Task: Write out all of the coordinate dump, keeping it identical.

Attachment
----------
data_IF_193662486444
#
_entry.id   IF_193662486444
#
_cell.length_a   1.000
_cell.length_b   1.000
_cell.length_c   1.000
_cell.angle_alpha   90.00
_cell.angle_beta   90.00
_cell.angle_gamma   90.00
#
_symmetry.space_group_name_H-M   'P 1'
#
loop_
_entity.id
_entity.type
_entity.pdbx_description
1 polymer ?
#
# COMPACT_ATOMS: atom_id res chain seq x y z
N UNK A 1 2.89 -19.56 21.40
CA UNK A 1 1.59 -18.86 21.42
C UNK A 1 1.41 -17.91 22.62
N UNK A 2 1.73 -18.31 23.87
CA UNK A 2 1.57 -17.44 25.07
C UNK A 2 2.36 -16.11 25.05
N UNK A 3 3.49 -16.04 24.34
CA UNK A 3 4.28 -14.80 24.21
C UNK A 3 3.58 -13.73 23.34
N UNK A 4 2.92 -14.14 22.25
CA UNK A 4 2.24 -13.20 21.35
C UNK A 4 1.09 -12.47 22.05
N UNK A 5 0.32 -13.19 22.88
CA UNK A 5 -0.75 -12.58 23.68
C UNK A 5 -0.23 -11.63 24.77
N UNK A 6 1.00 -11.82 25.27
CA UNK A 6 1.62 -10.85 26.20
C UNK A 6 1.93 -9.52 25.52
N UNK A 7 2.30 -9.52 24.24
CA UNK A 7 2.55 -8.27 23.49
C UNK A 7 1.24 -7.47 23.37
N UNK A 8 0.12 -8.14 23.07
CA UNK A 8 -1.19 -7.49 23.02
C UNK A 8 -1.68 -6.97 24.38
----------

data_IF_193662486444
#
_entry.id   IF_193662486444
#
_cell.length_a   1.000
_cell.length_b   1.000
_cell.length_c   1.000
_cell.angle_alpha   90.00
_cell.angle_beta   90.00
_cell.angle_gamma   90.00
#
_symmetry.space_group_name_H-M   'P 1'
#
loop_
_entity.id
_entity.type
_entity.pdbx_description
1 polymer ?
#
# COMPACT_ATOMS: atom_id res chain seq x y z
N UNK A 1 2.89 -19.56 21.40
CA UNK A 1 1.59 -18.86 21.42
C UNK A 1 1.41 -17.91 22.62
N UNK A 2 1.73 -18.31 23.87
CA UNK A 2 1.57 -17.44 25.07
C UNK A 2 2.36 -16.11 25.05
N UNK A 3 3.49 -16.04 24.34
CA UNK A 3 4.28 -14.80 24.21
C UNK A 3 3.58 -13.73 23.34
N UNK A 4 2.92 -14.14 22.25
CA UNK A 4 2.24 -13.20 21.35
C UNK A 4 1.09 -12.47 22.05
N UNK A 5 0.32 -13.19 22.88
CA UNK A 5 -0.75 -12.58 23.68
C UNK A 5 -0.23 -11.63 24.77
N UNK A 6 1.00 -11.82 25.27
CA UNK A 6 1.62 -10.85 26.20
C UNK A 6 1.93 -9.52 25.52
N UNK A 7 2.30 -9.52 24.24
CA UNK A 7 2.55 -8.27 23.49
C UNK A 7 1.24 -7.47 23.37
N UNK A 8 0.12 -8.14 23.07
CA UNK A 8 -1.19 -7.49 23.02
C UNK A 8 -1.68 -6.97 24.38